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Climate change and “Impact” on drinking water

The combined effects of population growth, accelerated urbanization and industrialization, the increase in irrigated crop areas, as well as the acceleration in the frequency of extreme weather events, are creating an increase in global demand in fresh water.

July 14, 2023
5 min read

Image credit © by Getty Image, Engineer working at the industrial zone for operating equipment.

United Nations World Bank UNESCO Water Treatment OECD

In 2010, the United Nations General Assembly explicitly recognized the human right to water and sanitation. Everyone has the right to sufficient, continuous, safe, acceptable, and affordable access to water for personal and household use.

Today, water scarcity affects around 40% of the world's population and, according to United Nations and World Bank forecasts, If trends continue, drought could put up to 700 million people at risk. displacement by 2030 as 1.8 billion people will live in countries or regions with complete water scarcity.

The acceleration in the frequency of extreme weather events is affecting many regions of the globe, in duration and over increasingly vast territories.

Image credit © by Getty Image, Young pepper plants growing in a dry cracked field at the Fruit and Vegetable Growers.

Since 1970, the Mediterranean, Southern Africa, South Asia and the Sahel have experienced longer and more intense droughts due to the decrease and scarcity of rainfall on water resources. Unlike subtropical regions, regions located in the northern hemisphere see their precipitation increase. Heavier precipitation is already observed in the Americas, Northern Europe, Central Asia, and Northern Asia. This precipitation results in greater runoff, which in turn impacts ecosystems and generates floods and landslides.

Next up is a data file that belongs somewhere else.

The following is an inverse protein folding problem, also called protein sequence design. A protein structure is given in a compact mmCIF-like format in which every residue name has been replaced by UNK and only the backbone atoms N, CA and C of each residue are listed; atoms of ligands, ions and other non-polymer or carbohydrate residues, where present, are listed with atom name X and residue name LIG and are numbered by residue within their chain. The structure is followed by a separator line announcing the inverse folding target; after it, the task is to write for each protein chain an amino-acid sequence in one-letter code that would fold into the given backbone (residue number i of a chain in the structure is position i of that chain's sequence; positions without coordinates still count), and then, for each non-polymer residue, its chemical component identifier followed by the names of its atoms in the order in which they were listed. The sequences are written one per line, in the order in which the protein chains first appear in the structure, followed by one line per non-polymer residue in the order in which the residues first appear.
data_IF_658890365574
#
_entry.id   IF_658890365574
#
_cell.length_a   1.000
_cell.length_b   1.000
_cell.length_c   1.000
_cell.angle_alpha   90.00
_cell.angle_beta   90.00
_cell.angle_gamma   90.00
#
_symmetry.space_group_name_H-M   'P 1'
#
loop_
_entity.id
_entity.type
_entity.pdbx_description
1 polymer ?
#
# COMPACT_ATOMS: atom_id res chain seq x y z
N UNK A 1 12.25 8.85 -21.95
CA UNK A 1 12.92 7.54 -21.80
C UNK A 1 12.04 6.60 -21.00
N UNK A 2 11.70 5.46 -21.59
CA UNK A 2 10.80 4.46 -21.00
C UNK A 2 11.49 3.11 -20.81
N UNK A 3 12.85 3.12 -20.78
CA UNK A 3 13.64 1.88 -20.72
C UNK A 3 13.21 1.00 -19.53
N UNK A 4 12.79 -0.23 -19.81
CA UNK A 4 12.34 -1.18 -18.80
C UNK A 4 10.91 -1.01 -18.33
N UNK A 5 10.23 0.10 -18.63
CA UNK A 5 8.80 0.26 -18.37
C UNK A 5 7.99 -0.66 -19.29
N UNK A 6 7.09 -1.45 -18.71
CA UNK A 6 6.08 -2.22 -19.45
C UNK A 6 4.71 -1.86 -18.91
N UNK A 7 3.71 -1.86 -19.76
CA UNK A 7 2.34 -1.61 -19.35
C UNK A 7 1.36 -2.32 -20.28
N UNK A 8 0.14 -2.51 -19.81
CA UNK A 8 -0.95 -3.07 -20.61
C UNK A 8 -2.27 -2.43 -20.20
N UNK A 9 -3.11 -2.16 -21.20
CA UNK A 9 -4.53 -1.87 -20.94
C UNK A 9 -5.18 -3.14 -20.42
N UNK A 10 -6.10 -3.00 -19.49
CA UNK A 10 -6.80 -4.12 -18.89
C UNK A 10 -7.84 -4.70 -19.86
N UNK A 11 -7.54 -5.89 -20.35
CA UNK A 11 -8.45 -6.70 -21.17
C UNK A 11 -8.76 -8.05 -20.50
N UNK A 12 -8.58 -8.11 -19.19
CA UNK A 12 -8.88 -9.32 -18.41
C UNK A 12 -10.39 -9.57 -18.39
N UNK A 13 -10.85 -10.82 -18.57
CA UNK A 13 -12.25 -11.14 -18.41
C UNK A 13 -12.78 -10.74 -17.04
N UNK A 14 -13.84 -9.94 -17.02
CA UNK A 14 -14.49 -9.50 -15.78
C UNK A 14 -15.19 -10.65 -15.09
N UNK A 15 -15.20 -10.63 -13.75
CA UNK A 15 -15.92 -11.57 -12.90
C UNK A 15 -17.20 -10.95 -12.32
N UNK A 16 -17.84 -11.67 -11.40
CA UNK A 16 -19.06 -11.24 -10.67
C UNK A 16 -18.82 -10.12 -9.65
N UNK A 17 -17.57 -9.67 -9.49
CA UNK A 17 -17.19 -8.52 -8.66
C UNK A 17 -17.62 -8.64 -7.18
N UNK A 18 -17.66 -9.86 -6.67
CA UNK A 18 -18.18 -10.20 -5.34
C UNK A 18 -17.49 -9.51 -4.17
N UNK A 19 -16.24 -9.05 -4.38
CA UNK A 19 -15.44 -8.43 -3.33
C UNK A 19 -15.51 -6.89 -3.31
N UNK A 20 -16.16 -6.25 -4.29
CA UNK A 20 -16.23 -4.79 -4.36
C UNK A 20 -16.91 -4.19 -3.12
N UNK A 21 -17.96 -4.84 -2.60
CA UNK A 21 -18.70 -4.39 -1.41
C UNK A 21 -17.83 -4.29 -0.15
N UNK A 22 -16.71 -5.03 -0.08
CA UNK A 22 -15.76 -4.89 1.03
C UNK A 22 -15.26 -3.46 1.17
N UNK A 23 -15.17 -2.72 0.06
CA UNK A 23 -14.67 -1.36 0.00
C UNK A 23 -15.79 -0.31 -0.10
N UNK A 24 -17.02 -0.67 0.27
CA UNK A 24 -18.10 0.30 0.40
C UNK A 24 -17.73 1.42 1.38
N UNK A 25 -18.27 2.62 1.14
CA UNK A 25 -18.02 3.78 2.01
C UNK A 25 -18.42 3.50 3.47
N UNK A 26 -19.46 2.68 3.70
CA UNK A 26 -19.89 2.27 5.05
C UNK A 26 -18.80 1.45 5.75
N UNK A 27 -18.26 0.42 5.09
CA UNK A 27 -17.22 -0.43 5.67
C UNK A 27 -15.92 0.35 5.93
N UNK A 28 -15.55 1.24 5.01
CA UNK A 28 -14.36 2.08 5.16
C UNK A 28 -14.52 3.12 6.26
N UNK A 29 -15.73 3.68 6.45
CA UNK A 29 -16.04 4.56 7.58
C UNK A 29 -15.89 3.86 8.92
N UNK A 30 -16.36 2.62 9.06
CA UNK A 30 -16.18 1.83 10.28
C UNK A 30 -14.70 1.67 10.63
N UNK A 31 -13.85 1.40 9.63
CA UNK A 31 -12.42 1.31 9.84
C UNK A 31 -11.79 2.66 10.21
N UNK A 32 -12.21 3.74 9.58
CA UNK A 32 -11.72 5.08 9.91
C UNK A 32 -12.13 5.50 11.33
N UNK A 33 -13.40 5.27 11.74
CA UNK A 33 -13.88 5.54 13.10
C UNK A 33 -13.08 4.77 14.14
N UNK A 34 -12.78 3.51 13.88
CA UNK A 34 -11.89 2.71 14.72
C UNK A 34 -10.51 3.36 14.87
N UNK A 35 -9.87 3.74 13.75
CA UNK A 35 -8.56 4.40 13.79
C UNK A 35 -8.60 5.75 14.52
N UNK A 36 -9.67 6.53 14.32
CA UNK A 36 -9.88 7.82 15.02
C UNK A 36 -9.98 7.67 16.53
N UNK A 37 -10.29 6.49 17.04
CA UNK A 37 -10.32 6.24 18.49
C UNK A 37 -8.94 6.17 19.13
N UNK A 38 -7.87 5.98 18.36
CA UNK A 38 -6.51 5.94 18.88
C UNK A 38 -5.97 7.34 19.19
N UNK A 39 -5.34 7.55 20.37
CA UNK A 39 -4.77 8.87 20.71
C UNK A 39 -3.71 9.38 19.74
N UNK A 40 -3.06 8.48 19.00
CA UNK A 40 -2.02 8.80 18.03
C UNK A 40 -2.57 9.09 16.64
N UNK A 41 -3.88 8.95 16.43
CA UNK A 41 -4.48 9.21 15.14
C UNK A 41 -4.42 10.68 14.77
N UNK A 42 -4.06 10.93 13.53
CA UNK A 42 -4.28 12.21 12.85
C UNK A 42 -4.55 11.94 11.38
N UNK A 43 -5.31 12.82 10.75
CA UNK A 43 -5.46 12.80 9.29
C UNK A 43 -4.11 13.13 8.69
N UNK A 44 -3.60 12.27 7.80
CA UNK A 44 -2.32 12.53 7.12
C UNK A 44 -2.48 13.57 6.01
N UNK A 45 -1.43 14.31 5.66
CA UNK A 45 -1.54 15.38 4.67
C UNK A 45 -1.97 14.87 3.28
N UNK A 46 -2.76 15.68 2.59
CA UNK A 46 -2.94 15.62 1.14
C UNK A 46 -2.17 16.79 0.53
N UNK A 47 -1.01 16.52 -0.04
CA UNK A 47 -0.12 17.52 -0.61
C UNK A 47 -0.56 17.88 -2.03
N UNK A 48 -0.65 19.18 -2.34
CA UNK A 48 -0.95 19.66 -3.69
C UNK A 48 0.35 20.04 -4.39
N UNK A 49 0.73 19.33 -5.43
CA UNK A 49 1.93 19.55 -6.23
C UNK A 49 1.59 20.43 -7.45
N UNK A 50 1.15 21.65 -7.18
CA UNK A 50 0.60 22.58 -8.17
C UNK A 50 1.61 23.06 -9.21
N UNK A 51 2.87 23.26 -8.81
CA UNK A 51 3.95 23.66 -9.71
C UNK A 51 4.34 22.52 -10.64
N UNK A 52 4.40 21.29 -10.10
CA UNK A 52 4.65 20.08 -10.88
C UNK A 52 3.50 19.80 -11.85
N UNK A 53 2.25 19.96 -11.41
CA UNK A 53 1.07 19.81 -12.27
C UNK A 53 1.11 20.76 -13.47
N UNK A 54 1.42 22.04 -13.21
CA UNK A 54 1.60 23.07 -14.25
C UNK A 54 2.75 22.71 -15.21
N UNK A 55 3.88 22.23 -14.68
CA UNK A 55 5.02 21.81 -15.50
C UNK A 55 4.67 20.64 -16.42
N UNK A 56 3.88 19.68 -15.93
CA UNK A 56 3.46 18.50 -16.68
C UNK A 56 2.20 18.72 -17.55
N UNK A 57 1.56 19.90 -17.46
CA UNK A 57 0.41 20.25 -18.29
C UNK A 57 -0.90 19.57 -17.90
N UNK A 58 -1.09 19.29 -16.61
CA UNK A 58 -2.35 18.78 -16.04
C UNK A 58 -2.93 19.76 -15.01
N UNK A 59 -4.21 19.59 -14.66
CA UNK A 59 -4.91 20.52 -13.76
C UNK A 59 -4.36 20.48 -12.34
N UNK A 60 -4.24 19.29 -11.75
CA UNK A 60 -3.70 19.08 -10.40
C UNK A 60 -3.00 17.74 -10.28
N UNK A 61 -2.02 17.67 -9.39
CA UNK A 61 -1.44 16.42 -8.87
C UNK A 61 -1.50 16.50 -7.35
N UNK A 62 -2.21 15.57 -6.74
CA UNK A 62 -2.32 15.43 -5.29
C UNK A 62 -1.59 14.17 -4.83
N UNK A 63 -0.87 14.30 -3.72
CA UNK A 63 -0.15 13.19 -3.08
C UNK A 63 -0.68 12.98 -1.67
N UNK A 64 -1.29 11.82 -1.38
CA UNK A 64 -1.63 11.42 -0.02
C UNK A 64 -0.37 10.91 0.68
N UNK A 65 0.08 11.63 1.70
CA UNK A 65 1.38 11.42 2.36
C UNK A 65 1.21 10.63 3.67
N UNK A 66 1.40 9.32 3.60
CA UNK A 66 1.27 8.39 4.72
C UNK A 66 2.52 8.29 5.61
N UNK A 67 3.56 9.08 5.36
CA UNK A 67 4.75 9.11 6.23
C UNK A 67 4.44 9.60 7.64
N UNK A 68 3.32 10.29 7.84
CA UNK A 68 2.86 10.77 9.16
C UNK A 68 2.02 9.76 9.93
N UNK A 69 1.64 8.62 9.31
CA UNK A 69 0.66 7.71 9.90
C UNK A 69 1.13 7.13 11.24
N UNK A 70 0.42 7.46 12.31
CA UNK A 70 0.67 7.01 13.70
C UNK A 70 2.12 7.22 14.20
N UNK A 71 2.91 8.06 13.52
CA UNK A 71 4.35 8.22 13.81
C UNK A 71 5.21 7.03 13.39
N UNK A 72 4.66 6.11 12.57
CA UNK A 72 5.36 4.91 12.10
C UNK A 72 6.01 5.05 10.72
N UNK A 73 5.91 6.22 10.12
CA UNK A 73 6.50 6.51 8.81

Also, in its report, UNESCO insists on the fact that all the countries of the world run risks related to the quality of water. For industrialized countries, the most serious problem is that of agricultural runoff, which causes water contamination by fertilizers, pesticides, and herbicides. In low-income countries, UNESCO estimates that 80% of wastewater is discharged without even being treated, which has impacts both on the health of communities and on the environment around them.

Around the world, insufficient water treatment and lack of sanitation cause people to fall ill. Contamination of drinking water is estimated to cause 485,000 deaths each year from diarrheal diseases, among others, the presence of arsenic, fluoride, or nitrate.

Image credit © by Getty Image, Orange juice bottling line for processing and bottling juice into bottles.

OECD projections indicate a 55% increase in water demand between 2000 and 2050. The increase will come mainly from manufacturing activities (+400%), electricity production (+140%), and domestic uses (+130%). Given the competition between these demands, it will hardly be possible to increase the volumes intended for irrigation.

Sources used for drinking water and irrigation will continue to evolve and will likely rely increasingly on groundwater and new sources of supply, including wastewater.

Improving the management of all water resources to guarantee the quantity and quality of supply for the world's population is and will be a challenge for humanity.

The availability of drinking water will depend on the capacity of man to retain it!



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